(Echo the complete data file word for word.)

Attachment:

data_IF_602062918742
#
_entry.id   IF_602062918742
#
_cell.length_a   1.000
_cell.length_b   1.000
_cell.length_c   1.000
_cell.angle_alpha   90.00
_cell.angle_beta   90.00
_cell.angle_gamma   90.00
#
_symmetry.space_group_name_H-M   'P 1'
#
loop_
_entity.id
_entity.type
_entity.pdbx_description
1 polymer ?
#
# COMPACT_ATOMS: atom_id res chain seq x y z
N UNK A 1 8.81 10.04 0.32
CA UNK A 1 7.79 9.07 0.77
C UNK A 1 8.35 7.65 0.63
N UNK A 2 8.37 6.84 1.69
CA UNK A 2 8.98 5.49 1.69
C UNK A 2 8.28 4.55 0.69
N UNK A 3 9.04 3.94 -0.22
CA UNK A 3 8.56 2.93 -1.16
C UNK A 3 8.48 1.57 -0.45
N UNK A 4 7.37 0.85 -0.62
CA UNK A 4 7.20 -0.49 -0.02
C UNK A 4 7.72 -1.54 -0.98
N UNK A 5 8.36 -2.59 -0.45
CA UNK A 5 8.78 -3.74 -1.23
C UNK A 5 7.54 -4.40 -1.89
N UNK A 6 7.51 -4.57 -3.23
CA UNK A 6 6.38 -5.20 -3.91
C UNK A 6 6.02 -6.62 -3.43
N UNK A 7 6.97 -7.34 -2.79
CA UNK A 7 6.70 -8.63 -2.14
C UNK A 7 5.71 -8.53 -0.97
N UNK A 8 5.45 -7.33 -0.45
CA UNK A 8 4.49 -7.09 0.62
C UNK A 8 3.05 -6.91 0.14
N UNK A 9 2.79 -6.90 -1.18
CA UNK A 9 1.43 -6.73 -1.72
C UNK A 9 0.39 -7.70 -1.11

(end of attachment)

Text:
data_IF_602062918742
#
_entry.id   IF_602062918742
#
_cell.length_a   1.000
_cell.length_b   1.000
_cell.length_c   1.000
_cell.angle_alpha   90.00
_cell.angle_beta   90.00
_cell.angle_gamma   90.00
#
_symmetry.space_group_name_H-M   'P 1'
#
loop_
_entity.id
_entity.type
_entity.pdbx_description
1 polymer ?
#
# COMPACT_ATOMS: atom_id res chain seq x y z
N UNK A 1 8.81 10.04 0.32
CA UNK A 1 7.79 9.07 0.77
C UNK A 1 8.35 7.65 0.63
N UNK A 2 8.37 6.84 1.69
CA UNK A 2 8.98 5.49 1.69
C UNK A 2 8.28 4.55 0.69
N UNK A 3 9.04 3.94 -0.22
CA UNK A 3 8.56 2.93 -1.16
C UNK A 3 8.48 1.57 -0.45
N UNK A 4 7.37 0.85 -0.62
CA UNK A 4 7.20 -0.49 -0.02
C UNK A 4 7.72 -1.54 -0.98
N UNK A 5 8.36 -2.59 -0.45
CA UNK A 5 8.78 -3.74 -1.23
C UNK A 5 7.54 -4.40 -1.89
N UNK A 6 7.51 -4.57 -3.23
CA UNK A 6 6.38 -5.20 -3.91
C UNK A 6 6.02 -6.62 -3.43
N UNK A 7 6.97 -7.34 -2.79
CA UNK A 7 6.70 -8.63 -2.14
C UNK A 7 5.71 -8.53 -0.97
N UNK A 8 5.45 -7.33 -0.45
CA UNK A 8 4.49 -7.09 0.62
C UNK A 8 3.05 -6.91 0.14
N UNK A 9 2.79 -6.90 -1.18
CA UNK A 9 1.43 -6.73 -1.72
C UNK A 9 0.39 -7.70 -1.11